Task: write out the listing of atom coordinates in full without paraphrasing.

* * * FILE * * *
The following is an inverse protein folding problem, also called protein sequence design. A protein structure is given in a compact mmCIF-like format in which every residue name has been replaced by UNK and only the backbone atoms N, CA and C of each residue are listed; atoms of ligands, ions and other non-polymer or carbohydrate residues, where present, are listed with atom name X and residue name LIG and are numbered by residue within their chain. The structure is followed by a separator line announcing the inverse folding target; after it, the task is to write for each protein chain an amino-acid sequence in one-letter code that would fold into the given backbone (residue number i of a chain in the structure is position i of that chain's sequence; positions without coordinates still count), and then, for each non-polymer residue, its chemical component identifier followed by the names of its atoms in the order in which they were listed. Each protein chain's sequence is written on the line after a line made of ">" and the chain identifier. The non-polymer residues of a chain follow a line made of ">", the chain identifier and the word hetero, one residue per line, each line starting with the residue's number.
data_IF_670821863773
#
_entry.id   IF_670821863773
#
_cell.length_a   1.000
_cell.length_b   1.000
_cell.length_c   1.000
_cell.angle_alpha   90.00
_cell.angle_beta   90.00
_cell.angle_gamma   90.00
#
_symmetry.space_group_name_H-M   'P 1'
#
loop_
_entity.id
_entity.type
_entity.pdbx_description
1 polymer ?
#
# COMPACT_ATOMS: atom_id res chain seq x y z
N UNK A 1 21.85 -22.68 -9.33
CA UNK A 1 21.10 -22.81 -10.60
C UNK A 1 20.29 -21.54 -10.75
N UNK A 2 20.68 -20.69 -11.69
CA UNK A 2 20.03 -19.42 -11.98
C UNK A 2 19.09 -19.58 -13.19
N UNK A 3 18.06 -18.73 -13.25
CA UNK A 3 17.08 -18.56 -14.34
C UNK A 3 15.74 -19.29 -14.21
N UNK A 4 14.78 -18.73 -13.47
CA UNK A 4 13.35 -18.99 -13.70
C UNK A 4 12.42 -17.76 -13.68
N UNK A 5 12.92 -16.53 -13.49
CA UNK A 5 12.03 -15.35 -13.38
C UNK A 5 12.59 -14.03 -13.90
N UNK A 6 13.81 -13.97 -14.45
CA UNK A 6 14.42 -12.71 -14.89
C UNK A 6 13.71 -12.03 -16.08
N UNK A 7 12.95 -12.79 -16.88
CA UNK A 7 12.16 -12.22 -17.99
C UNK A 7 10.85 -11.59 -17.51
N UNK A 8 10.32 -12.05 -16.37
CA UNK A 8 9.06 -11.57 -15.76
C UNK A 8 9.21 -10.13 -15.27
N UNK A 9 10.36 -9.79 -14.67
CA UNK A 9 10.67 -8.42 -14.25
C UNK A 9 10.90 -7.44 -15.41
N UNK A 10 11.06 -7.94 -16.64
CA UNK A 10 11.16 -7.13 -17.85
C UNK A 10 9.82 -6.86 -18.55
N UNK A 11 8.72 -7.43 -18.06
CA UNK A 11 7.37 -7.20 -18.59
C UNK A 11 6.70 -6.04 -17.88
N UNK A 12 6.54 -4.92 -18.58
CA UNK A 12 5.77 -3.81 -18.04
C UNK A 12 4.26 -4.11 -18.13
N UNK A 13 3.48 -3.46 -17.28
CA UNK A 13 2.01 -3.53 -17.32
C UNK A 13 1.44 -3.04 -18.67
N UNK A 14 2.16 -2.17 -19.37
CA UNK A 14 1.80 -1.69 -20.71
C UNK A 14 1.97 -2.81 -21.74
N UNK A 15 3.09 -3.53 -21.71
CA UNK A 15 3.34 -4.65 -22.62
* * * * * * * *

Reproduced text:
The following is an inverse protein folding problem, also called protein sequence design. A protein structure is given in a compact mmCIF-like format in which every residue name has been replaced by UNK and only the backbone atoms N, CA and C of each residue are listed; atoms of ligands, ions and other non-polymer or carbohydrate residues, where present, are listed with atom name X and residue name LIG and are numbered by residue within their chain. The structure is followed by a separator line announcing the inverse folding target; after it, the task is to write for each protein chain an amino-acid sequence in one-letter code that would fold into the given backbone (residue number i of a chain in the structure is position i of that chain's sequence; positions without coordinates still count), and then, for each non-polymer residue, its chemical component identifier followed by the names of its atoms in the order in which they were listed. Each protein chain's sequence is written on the line after a line made of ">" and the chain identifier. The non-polymer residues of a chain follow a line made of ">", the chain identifier and the word hetero, one residue per line, each line starting with the residue's number.
data_IF_670821863773
#
_entry.id   IF_670821863773
#
_cell.length_a   1.000
_cell.length_b   1.000
_cell.length_c   1.000
_cell.angle_alpha   90.00
_cell.angle_beta   90.00
_cell.angle_gamma   90.00
#
_symmetry.space_group_name_H-M   'P 1'
#
loop_
_entity.id
_entity.type
_entity.pdbx_description
1 polymer ?
#
# COMPACT_ATOMS: atom_id res chain seq x y z
N UNK A 1 21.85 -22.68 -9.33
CA UNK A 1 21.10 -22.81 -10.60
C UNK A 1 20.29 -21.54 -10.75
N UNK A 2 20.68 -20.69 -11.69
CA UNK A 2 20.03 -19.42 -11.98
C UNK A 2 19.09 -19.58 -13.19
N UNK A 3 18.06 -18.73 -13.25
CA UNK A 3 17.08 -18.56 -14.34
C UNK A 3 15.74 -19.29 -14.21
N UNK A 4 14.78 -18.73 -13.47
CA UNK A 4 13.35 -18.99 -13.70
C UNK A 4 12.42 -17.76 -13.68
N UNK A 5 12.92 -16.53 -13.49
CA UNK A 5 12.03 -15.35 -13.38
C UNK A 5 12.59 -14.03 -13.90
N UNK A 6 13.81 -13.97 -14.45
CA UNK A 6 14.42 -12.71 -14.89
C UNK A 6 13.71 -12.03 -16.08
N UNK A 7 12.95 -12.79 -16.88
CA UNK A 7 12.16 -12.22 -17.99
C UNK A 7 10.85 -11.59 -17.51
N UNK A 8 10.32 -12.05 -16.37
CA UNK A 8 9.06 -11.57 -15.76
C UNK A 8 9.21 -10.13 -15.27
N UNK A 9 10.36 -9.79 -14.67
CA UNK A 9 10.67 -8.42 -14.25
C UNK A 9 10.90 -7.44 -15.41
N UNK A 10 11.06 -7.94 -16.64
CA UNK A 10 11.16 -7.13 -17.85
C UNK A 10 9.82 -6.86 -18.55
N UNK A 11 8.72 -7.43 -18.06
CA UNK A 11 7.37 -7.20 -18.59
C UNK A 11 6.70 -6.04 -17.88
N UNK A 12 6.54 -4.92 -18.58
CA UNK A 12 5.77 -3.81 -18.04
C UNK A 12 4.26 -4.11 -18.13
N UNK A 13 3.48 -3.46 -17.28
CA UNK A 13 2.01 -3.53 -17.32
C UNK A 13 1.44 -3.04 -18.67
N UNK A 14 2.16 -2.17 -19.37
CA UNK A 14 1.80 -1.69 -20.71
C UNK A 14 1.97 -2.81 -21.74
N UNK A 15 3.09 -3.53 -21.71
CA UNK A 15 3.34 -4.65 -22.62